DIRECTOR: Robert Rodriguez

CAST: Rosa Salazar, Christoph Waltz, Jennifer Connelly, Mahershala Ali, Ed Skrein, Jackie Earle Haley, Keean Johnson, Michelle Rodriguez, Eiza González, Lana Condor, Jorge Lendeborg Jr., Idara Victor, Leonard Wu, Marko Zaror, Ellie LaMont, Casper Van Dien

RUNNING TIME: 122 mins


BASICALLY…: In a post-apocalyptic future, Alita (Salazar), a cyborg with no memory, soon discovers that she is more than what she seems…


Alita: Battle Angel is a labour of love for writer-producer James Cameron, who from as early as 2000 had been interested in making a film based on the popular manga series by Yukito Kishiro, and was intending to direct before being sucked into the world of Avatar; however, his passion for the project never seemed to wane, and in 2015 he hired director Robert Rodriguez to nurture the project whilst he was busy on Pandora, and nineteen years later it is finally upon us.

Though Rodriguez is credited as director, you can sense Cameron’s fingerprints are all over this project, which isn’t necessarily a bad thing; the movie is about as ambitious and epic as your standard Cameron blockbuster, with world-building methods and cutting-edge visual effects that are right within the same metric as Titanic or even Avatar, and if nothing else this movie absolutely needs to be seen on the biggest screen you can find just to see how absolutely stunning it looks. So far, response to this movie seems to be mixed, and while I certainly have a few issues with the movie, I really did enjoy it a lot more than I was expecting to; who knows, I might be in a minority for liking this movie (I’ll have to wait to see more reviews pop up before garnering more of a consensus), but I can’t help it, because I really did like this movie, flaws and all.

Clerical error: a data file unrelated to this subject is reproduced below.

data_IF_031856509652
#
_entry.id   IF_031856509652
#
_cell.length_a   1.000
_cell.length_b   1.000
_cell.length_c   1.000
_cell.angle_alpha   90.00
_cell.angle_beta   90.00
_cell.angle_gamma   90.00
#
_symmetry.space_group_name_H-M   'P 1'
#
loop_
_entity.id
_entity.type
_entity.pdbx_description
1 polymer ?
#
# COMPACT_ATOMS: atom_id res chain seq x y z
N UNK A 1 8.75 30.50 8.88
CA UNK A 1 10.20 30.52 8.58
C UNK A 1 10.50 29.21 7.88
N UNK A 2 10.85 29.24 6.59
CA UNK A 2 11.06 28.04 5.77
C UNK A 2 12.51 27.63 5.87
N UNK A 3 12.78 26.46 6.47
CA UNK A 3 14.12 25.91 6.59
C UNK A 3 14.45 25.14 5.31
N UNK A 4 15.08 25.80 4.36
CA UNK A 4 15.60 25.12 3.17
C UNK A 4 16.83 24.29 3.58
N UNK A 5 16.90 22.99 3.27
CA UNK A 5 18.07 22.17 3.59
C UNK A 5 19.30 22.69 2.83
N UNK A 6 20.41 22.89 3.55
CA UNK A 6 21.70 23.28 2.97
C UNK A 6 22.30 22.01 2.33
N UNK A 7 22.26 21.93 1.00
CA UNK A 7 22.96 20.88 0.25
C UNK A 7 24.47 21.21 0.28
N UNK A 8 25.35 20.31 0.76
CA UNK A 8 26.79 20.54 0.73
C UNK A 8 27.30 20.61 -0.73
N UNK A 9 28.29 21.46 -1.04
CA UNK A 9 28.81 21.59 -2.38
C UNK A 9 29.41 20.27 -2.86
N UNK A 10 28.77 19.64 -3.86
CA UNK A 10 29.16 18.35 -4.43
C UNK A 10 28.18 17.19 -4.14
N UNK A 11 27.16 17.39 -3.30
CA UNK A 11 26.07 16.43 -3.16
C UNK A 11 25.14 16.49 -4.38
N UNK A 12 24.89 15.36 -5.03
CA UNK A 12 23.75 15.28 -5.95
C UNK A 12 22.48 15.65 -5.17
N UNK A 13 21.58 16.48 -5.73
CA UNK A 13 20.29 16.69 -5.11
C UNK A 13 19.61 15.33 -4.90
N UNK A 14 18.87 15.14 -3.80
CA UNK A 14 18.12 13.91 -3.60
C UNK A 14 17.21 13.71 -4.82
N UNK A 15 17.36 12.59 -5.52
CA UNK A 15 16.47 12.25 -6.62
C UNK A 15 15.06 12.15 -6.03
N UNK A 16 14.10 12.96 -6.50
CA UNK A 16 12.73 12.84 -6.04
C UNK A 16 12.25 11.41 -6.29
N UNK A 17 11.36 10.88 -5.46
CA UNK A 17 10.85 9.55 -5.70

Set in the 26th century, after an event known as “The Fall” caused the world to become something of a wasteland, a disembodied cyborg is found in a scrapyard within Iron City, a grungy environment underneath the utopian sky-based city of Zalum, by kindly doctor Dyson Ido (Christoph Waltz), who takes it home and gives it a new body. The cyborg, whom Ido names Alita (Rosa Salazar) after his deceased daughter, wakes up with no memory of who she once was, but has a curiosity for the world as wide as her eyes (we’ll get to those in a bit); however, certain events begin to reveal some unexpected strengths about her, and Alita starts to learn a bit more about who she once was whilst taking on some new enemies, including several cyborg bounty hunters and menacing scientists like Ido’s former lover Dr. Chiren (Jennifer Connelly) and her boss Vector (Mahershala Ali), and also falling for local boy Hugo (Keean Johnson), who we’ll also get to in a bit.